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Nikki Luke of the Rees Centre explains why the group of children known as ‘Children in Need’ should receive more attention in policy and research.  This is one of the main themes emerging from a new report ‘Children in Need and Children in Care: Educational attainment and progress’ published today.

Funded by the Nuffield Foundation, the report resulted from a collaboration led by Nikki Luke at the Rees Centre and David Berridge at the University of Bristol.  The findings were drawn from:

  • Quantitative analysis of data from a whole birth cohort of children (471,688) born in England in 2000/01, starting school in 2006/07 and tracked through to their GCSE exams in 2017.
  • Interviews with 123 children, parents/carers and professionals.

The report examined the ‘attainment gap’ between children with a social worker and other pupils, and aimed to identify the factors that might explain this gap. Our analysis showed that educational attainment was lower for children who had any social work intervention during their school years compared with those who had no intervention: from 10-16% lower at the end of primary school, and 34-53% lower at the end of secondary school.

One important theme from our research is the need for greater attention to Children in Need in educational policy and research. Historically, attention has been focused on Children in Care; a reasonable direction given that Children in Care generally represent the most challenging home circumstances and severest levels of need. However, our report suggests that for a number of reasons the focus should be broadened to include the education of Children in Need.

Solely in numerical terms, Children in Need represent a larger issue: of the 69,246 children in our dataset who needed a social worker at some stage between school Years 1-11, only 13% were ever placed In Care. Most children receiving social work services live at home with birth families. Like Children in Care, most Children in Need have a social worker because of challenging family circumstances. They are also similar in terms of other forms of disadvantage: living in significantly more deprived areas than the national average, being 3-4 times as likely as children without social workers to be eligible for Free School Meals, and 2-6 times as likely to have an identified Special Educational Need or Disability.

These similarities in the characteristics of Children in Need and Children in Care come as no surprise when another finding is taken into account: 85% of Children in Care had previously been identified as Children in Need. The centrality of Children in Care over Children in Need in policy and research belies the fact that these are generally the same children at different points in their experience of social work intervention (and instead places the focus on the child’s legal status).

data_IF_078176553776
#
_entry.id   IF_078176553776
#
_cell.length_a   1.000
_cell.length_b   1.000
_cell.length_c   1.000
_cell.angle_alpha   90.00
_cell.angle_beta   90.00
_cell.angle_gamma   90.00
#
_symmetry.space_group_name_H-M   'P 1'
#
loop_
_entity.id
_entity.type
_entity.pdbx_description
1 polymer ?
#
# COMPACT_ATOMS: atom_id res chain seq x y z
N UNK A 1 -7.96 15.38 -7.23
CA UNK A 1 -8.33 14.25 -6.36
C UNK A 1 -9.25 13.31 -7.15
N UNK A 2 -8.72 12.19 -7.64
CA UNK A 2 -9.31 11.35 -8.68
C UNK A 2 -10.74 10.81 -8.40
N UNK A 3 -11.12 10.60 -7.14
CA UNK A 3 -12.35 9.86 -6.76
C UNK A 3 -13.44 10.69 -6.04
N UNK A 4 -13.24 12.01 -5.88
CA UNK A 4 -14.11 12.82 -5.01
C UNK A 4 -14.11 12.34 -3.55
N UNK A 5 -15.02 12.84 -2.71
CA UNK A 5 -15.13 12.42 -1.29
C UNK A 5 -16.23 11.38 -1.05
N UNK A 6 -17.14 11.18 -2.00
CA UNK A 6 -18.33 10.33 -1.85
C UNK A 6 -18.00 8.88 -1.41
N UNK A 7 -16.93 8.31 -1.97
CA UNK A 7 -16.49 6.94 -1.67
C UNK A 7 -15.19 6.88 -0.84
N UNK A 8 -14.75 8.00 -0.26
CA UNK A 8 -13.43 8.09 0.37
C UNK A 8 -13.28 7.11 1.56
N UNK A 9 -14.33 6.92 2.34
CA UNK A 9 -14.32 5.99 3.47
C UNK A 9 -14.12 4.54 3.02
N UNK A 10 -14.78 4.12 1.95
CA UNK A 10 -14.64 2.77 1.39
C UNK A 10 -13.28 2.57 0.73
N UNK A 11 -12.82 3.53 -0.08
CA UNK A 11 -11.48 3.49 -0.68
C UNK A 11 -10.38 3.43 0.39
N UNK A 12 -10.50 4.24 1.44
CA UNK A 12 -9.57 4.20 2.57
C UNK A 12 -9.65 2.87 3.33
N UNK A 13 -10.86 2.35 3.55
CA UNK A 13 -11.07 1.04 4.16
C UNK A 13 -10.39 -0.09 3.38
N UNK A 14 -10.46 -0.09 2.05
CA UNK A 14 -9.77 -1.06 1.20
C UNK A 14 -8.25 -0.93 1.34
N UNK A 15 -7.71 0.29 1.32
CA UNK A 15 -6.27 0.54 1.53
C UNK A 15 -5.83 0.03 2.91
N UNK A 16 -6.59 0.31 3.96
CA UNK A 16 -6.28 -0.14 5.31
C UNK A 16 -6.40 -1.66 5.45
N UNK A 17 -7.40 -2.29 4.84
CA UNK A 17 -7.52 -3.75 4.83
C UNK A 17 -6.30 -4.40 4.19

In practice, of course, Children in Need dominate the work of Children’s Services, and attention is paid to their educational progress as well as to other areas of their development. Indeed, our interviews revealed that many social workers were active regarding the education of Children in Need, often working to empower and advocate for parents to help ensure an effective education.

However, in policy terms, Children in Need are not afforded the same levels of educational support as Children in Care. They do not fall under the official remit of responsibilities for Virtual School Headteachers, a role that has made much progress in championing the education of Children in Care. They also do not attract the enhanced Pupil Premium Plus funding that is available for Children in Care, which might go some way to mitigating the educational difficulties of families living in poverty, as revealed in our interviews.

With this in mind, our research findings support and build on the recommendations of the Government’s Children in Need Review. Our report outlines some of the specific changes that we feel would help to improve the educational attainment and progress of Children in Need:

  • Efforts to increase the visibility of the Children in Need group should continue, including raising the profile of Children in Need within schools and in Ofsted reports.
  • With appropriate resourcing, there would be strong advantages in Virtual Schools, or a similar service, overseeing Children in Need as well as Children in Care.
  • There are strong arguments for Pupil Premium Plus (PPP) payments to be extended in some form to Children in Need.
  • Approaches that address the impact of poverty on education should be promoted (e.g. ‘Poverty Proofing the School Day’: http://www.povertyproofing.co.uk/).
  • Teacher training for pupils’ well-being should include the specific circumstances of Children in Need and Children in Care, for example ‘attachment awareness’ issues and effective and acceptable behaviour management techniques for vulnerable pupils.